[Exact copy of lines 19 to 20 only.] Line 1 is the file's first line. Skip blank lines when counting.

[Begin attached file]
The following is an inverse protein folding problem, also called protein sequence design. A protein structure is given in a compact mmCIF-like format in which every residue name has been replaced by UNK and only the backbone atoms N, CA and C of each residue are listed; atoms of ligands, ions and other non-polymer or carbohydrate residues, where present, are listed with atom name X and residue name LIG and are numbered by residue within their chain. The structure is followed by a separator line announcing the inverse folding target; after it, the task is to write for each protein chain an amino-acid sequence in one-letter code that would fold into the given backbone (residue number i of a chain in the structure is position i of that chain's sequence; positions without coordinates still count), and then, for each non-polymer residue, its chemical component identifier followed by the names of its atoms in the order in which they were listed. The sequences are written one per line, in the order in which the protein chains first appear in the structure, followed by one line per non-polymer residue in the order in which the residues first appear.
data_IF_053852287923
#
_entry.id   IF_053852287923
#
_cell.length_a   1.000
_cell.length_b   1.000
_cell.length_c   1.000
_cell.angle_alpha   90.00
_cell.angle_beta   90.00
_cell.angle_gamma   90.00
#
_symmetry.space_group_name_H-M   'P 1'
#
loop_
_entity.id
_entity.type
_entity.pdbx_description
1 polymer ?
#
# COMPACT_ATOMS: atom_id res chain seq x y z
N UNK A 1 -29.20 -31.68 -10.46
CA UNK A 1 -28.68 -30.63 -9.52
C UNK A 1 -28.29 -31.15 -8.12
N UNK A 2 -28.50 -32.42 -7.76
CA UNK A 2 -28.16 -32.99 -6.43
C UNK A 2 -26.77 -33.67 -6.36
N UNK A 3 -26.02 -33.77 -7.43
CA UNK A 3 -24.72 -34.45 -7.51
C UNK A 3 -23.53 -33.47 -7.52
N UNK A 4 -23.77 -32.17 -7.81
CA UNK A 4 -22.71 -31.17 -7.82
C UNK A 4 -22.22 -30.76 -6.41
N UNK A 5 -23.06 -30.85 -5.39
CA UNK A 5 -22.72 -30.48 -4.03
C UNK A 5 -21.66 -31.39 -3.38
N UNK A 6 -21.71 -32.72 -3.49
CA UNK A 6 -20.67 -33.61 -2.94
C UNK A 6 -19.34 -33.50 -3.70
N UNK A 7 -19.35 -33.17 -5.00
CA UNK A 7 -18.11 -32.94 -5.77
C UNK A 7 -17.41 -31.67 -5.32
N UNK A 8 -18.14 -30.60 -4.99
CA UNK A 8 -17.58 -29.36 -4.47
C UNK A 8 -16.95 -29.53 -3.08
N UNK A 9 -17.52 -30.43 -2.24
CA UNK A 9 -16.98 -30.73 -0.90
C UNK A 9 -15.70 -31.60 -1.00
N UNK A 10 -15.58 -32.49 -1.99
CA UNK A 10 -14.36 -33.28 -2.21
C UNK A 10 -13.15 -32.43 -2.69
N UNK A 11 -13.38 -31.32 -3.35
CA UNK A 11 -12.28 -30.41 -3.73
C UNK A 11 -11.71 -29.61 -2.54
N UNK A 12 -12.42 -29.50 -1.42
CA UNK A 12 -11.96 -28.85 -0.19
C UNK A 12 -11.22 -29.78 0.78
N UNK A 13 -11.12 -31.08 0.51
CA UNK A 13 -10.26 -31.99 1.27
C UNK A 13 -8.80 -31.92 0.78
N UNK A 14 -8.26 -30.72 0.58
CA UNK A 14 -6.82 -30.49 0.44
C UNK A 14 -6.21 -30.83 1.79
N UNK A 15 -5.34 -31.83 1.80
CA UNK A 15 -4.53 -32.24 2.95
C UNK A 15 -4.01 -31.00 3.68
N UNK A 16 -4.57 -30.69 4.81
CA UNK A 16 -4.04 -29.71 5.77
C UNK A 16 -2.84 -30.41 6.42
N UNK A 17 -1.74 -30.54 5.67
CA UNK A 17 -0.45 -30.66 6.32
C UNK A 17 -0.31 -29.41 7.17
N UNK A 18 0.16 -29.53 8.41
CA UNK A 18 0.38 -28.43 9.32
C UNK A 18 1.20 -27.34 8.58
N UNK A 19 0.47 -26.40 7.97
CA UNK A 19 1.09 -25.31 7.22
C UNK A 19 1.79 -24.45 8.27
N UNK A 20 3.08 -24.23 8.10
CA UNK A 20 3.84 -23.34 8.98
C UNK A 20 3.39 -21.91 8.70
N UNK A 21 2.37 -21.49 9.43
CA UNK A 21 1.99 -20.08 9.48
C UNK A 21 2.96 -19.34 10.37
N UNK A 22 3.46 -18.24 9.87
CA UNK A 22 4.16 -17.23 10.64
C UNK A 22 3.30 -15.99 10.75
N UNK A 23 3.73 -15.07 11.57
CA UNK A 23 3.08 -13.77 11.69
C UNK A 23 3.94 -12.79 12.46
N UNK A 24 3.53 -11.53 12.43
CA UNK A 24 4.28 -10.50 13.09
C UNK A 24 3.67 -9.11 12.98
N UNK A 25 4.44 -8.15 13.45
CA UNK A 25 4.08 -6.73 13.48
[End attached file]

1 polymer ?
#